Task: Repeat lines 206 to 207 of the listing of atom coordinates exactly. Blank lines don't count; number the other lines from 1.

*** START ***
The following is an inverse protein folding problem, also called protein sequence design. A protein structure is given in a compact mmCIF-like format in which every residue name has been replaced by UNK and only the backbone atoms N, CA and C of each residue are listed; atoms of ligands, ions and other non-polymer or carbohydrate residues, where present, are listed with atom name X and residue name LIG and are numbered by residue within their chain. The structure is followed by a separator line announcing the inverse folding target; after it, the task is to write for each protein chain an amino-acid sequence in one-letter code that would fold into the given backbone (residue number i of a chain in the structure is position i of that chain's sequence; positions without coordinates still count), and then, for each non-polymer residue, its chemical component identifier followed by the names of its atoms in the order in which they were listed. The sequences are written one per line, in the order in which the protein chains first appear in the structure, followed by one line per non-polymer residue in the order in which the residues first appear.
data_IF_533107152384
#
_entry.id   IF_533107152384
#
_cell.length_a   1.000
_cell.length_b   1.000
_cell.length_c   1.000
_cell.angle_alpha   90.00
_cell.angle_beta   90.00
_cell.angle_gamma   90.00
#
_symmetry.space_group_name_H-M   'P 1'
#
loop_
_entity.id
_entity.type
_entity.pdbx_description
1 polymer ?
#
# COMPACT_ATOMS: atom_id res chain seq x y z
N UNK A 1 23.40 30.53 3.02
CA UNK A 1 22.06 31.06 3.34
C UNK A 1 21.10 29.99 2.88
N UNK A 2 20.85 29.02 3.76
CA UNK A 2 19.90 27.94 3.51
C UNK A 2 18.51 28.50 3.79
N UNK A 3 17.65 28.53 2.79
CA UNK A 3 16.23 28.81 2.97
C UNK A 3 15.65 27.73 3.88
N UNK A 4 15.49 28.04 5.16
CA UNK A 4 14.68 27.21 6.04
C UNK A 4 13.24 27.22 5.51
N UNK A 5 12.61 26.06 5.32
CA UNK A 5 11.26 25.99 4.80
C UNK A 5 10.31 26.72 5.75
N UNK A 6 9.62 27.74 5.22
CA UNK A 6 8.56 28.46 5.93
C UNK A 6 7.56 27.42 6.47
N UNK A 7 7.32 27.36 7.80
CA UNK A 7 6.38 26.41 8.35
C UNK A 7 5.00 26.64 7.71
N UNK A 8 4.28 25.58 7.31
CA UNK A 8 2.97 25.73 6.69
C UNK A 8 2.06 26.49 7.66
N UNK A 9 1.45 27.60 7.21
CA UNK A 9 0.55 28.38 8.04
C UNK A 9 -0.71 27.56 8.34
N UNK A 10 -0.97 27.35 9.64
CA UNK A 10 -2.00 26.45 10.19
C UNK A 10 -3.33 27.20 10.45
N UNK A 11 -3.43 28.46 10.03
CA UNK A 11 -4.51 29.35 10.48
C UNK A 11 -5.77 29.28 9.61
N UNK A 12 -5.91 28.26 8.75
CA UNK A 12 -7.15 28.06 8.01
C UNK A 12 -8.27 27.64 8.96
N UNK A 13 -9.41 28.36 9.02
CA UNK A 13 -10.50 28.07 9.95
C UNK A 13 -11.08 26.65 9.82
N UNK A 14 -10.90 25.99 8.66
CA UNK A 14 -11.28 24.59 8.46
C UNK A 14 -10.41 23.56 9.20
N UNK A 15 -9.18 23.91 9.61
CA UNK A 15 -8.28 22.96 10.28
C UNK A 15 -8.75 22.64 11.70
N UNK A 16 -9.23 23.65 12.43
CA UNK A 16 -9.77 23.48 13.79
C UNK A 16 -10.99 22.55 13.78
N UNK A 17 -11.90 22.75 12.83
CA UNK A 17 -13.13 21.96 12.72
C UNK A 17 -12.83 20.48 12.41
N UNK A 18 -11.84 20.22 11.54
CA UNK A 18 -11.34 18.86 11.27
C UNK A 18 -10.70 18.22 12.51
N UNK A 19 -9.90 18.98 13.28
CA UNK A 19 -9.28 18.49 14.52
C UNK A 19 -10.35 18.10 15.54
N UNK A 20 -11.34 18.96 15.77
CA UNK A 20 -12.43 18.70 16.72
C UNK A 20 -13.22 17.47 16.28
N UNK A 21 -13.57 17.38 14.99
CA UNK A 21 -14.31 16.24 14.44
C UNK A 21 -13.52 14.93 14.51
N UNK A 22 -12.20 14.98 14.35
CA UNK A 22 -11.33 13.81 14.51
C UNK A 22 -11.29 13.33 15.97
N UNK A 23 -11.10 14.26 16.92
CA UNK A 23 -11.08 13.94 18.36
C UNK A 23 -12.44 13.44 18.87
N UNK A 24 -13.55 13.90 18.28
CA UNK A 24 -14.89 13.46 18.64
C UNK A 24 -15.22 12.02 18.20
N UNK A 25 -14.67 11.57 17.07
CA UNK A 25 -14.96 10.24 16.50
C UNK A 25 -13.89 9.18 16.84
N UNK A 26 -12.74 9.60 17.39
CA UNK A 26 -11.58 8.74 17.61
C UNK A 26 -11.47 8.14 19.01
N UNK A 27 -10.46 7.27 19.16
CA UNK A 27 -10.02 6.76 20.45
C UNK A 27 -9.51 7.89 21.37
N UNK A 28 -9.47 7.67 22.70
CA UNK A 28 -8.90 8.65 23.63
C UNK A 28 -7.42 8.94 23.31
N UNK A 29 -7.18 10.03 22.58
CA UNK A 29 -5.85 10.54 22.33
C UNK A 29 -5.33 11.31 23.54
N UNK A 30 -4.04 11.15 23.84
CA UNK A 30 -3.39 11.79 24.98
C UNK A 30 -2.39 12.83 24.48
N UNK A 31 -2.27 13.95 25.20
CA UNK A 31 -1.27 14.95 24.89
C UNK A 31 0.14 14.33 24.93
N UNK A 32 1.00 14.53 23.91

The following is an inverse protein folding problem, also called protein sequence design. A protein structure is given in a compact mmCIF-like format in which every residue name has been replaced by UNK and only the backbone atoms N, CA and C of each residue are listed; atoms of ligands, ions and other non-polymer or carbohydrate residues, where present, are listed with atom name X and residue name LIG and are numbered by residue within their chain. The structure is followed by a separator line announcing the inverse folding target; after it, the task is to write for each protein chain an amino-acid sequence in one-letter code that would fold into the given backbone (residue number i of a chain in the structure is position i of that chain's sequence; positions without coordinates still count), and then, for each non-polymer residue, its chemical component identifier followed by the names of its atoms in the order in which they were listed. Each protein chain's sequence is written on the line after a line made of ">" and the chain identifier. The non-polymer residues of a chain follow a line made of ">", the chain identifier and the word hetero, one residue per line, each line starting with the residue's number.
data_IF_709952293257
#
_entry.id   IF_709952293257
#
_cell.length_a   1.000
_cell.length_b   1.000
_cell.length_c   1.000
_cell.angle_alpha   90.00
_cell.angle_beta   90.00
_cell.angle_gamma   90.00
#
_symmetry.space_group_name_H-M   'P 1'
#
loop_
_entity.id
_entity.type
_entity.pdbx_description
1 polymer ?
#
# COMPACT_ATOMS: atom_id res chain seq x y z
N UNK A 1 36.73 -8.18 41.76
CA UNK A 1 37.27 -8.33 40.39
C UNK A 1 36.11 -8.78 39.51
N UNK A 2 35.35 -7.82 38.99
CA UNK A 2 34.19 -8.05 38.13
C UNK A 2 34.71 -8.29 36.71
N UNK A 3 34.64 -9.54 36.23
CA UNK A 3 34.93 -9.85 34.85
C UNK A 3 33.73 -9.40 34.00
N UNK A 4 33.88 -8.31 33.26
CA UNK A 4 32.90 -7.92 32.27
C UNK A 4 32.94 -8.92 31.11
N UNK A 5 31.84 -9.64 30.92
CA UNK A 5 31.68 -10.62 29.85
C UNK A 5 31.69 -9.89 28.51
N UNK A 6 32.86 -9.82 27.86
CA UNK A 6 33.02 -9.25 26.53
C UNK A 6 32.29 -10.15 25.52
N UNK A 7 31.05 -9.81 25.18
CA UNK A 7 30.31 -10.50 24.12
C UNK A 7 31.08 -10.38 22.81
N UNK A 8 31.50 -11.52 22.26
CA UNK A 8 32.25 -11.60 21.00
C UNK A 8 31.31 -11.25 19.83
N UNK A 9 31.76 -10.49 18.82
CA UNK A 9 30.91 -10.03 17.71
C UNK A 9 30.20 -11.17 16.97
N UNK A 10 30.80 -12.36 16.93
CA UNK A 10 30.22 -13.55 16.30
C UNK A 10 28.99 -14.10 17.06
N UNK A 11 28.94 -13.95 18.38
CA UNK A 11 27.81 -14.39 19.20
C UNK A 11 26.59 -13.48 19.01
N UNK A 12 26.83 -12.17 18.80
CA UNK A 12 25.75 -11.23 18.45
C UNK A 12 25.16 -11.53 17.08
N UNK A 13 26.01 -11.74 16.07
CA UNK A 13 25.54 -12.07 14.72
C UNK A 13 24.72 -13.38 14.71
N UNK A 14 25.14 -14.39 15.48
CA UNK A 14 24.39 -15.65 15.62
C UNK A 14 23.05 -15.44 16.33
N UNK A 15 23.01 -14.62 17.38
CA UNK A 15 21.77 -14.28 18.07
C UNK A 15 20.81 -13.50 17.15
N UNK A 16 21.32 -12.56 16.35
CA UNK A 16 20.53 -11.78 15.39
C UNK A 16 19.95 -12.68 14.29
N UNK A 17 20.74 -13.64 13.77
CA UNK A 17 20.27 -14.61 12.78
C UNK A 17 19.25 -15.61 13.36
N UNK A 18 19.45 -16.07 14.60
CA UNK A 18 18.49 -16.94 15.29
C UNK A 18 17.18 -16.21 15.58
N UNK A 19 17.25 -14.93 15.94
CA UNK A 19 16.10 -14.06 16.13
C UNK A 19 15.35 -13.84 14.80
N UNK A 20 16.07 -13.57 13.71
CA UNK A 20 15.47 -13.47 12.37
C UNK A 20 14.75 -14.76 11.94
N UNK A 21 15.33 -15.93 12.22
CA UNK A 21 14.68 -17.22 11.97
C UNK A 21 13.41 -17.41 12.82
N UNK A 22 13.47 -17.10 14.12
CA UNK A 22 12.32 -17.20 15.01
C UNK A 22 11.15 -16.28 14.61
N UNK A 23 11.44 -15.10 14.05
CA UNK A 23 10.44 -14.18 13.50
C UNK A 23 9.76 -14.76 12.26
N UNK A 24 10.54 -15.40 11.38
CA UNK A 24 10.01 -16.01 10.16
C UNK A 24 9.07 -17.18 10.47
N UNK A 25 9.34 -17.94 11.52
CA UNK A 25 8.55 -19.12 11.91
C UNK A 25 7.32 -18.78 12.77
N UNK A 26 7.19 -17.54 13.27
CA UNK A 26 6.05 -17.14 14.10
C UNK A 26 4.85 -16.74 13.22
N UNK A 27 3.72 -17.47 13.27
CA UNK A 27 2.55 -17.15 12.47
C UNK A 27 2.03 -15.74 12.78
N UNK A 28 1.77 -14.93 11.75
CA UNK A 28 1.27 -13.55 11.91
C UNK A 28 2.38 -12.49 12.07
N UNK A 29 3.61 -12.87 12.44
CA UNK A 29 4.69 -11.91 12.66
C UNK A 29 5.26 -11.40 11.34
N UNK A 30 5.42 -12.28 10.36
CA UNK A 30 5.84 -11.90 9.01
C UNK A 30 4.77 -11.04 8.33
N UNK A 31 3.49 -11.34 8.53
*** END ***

N UNK A 24 10.54 -15.40 11.38
CA UNK A 24 10.01 -16.01 10.16